Common wisdom holds that any good leader must be a visionary: without vision, a company won't know where it is going or how to get there. A good leader creates a vision and communicates that vision very clearly to her followers, so that there are established expectations from the top to the bottom of the organization. Since there can be differences in leadership styles between men and women, we must ask if vision is among those differences? Do women leaders struggle to determine and communicate vision?
The Harvard Business Review published an article in 2009 on this very topic called "Women and the Vision Thing," with interesting information and conclusions. Originally, their study found that women tested higher than men in many leadership categories except one: envisioning, or the ability to recognize new trends and opportunities and develop new direction for the organization. The perception of women as poor visionaries, in this study, comes from male peers. Now, the newly released and well researched "Athena Doctrine" by John Gerzema and Michael D'Antonio reported that being a visionary is a neutral trait, that it was neither a masculine or a feminine trait.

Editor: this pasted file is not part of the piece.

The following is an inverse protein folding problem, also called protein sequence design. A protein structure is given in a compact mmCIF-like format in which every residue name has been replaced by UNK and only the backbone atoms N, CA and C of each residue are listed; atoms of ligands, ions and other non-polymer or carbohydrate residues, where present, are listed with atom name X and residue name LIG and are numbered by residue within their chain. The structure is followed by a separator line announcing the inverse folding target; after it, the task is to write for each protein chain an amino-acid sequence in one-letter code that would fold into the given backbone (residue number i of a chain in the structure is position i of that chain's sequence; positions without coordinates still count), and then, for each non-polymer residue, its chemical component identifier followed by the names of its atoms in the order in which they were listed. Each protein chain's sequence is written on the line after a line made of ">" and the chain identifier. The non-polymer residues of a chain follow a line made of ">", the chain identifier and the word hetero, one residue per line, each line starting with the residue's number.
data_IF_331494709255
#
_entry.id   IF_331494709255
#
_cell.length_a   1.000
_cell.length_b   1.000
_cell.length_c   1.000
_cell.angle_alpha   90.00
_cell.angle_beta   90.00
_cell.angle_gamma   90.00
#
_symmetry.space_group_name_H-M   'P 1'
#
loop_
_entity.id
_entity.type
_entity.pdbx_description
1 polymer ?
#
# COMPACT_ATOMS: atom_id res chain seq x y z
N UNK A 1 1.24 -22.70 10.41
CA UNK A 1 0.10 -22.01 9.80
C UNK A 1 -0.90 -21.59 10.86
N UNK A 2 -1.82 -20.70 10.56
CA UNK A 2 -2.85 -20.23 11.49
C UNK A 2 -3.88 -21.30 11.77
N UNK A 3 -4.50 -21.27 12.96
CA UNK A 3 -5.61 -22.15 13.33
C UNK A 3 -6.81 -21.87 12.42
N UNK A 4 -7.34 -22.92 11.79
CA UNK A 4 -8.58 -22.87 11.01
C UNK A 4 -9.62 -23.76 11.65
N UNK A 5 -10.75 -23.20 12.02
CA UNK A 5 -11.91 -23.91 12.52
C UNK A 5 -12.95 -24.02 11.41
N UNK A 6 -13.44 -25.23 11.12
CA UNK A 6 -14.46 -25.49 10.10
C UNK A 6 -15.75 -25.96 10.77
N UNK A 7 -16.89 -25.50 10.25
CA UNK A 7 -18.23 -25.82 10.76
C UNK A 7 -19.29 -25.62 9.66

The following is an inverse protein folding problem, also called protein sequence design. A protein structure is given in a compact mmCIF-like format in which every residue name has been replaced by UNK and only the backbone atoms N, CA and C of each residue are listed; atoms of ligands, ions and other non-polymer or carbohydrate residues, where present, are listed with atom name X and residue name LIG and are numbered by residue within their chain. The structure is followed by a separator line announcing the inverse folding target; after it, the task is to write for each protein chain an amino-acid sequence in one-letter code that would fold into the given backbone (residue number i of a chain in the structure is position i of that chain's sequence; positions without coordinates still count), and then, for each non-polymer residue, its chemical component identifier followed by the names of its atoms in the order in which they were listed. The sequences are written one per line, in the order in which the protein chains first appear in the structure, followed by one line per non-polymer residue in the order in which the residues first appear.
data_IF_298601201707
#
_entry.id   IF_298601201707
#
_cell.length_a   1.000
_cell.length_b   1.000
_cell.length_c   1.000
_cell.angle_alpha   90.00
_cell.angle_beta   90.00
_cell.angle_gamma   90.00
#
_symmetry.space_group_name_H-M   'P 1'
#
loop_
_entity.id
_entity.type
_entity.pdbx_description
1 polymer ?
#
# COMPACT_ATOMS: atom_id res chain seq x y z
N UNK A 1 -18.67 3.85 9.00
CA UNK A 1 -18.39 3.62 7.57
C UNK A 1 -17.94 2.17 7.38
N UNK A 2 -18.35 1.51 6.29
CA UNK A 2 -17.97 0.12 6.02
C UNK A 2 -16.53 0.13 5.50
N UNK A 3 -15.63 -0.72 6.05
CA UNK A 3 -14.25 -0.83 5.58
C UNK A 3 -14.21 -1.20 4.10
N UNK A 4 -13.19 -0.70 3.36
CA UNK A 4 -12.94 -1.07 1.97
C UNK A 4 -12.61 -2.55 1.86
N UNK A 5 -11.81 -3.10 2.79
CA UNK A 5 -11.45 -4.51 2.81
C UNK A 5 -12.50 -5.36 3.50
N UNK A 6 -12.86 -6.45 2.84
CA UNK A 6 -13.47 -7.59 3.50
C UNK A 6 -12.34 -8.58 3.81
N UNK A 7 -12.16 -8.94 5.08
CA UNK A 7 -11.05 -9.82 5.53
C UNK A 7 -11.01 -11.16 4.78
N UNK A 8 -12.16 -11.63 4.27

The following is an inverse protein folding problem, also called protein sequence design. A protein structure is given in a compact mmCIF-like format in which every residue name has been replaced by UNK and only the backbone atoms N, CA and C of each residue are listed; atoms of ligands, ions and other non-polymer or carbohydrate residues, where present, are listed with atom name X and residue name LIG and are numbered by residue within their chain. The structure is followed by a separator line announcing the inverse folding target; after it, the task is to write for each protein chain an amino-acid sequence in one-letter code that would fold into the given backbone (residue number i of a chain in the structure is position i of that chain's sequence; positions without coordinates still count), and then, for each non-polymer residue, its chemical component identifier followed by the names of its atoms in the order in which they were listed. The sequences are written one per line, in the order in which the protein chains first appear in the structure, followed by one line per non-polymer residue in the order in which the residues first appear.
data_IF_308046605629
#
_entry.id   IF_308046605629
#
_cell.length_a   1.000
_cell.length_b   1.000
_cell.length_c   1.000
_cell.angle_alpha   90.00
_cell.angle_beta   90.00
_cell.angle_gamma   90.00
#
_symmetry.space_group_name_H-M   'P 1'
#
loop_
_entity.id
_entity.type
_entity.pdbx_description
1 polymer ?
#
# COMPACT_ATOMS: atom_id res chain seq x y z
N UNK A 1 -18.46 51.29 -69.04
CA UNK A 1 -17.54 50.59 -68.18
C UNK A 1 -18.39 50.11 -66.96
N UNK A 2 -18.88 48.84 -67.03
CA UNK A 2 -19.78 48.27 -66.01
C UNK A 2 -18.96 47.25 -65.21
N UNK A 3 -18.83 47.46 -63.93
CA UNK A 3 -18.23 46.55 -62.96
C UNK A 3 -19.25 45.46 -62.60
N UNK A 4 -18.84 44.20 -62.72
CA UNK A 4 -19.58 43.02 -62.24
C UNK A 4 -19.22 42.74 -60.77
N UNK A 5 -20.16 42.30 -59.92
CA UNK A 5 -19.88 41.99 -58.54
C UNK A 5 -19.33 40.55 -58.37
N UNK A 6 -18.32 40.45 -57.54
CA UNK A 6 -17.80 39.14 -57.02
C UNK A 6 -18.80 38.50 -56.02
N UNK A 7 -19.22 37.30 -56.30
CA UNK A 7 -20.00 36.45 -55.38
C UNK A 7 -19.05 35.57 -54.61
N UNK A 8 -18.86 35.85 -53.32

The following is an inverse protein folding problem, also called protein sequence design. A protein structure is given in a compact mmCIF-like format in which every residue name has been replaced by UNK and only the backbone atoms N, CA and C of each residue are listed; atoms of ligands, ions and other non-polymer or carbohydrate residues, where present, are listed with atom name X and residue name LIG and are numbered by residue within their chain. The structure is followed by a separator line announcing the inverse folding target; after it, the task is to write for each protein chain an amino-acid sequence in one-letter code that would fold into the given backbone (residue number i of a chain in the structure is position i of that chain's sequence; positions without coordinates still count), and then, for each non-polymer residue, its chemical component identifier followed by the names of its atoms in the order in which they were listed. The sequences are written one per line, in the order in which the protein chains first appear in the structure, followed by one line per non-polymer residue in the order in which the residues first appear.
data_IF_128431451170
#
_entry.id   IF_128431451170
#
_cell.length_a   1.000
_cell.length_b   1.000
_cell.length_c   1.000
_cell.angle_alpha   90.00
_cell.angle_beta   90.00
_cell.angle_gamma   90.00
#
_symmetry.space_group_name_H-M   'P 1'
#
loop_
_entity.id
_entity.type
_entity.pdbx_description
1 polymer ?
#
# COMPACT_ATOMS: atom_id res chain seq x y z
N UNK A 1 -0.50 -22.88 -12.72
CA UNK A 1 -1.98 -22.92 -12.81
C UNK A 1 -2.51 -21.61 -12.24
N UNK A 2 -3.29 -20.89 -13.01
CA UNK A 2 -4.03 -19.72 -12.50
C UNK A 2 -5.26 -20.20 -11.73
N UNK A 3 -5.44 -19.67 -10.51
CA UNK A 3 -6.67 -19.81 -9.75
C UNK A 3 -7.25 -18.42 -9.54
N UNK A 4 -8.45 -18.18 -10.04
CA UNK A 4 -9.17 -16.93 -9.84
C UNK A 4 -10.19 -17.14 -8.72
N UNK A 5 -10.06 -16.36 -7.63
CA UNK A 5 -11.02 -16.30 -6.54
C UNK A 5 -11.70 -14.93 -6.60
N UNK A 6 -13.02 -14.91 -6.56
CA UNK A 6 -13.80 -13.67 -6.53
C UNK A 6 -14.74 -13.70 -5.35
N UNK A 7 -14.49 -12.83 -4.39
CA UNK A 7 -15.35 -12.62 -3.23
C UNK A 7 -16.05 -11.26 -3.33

So which is it? Are women visionary or not?
Obviously, each woman leader is unique and brings her own set of strengths and weaknesses to the job. As a group, women leaders often exhibit very high scores in leadership areas, including (but certainly not limited to) vision and inspiration. And when based on the perception of peers, there will be expected variations in evaluation of leadership and entrepreneurship capabilities. Certainly this is an area women leaders can improve, both in perception and reality, as casting vision is among the most difficult leadership attributes.
As a woman leader, take it upon yourself to some critical self-evaluation and investigate your visionary qualities. Do you have a clear vision for your company? Have you communicated that vision (and the accompanying expectations) to your employees? To your customers? If you answer "no" to those questions, take some time to sit down and put your vision on paper. I have found testing your vision on others is a good thing. Even negative reactions give you food for thought. Often, your vision is right but the presentation of it to others may have holes. Make sure you are communicating your vision with your core values intact. People really do know when you speak with authenticity. A visionary is authentic.
Follow Kay Koplovitz on Twitter: www.twitter.com/@KayKoplovitz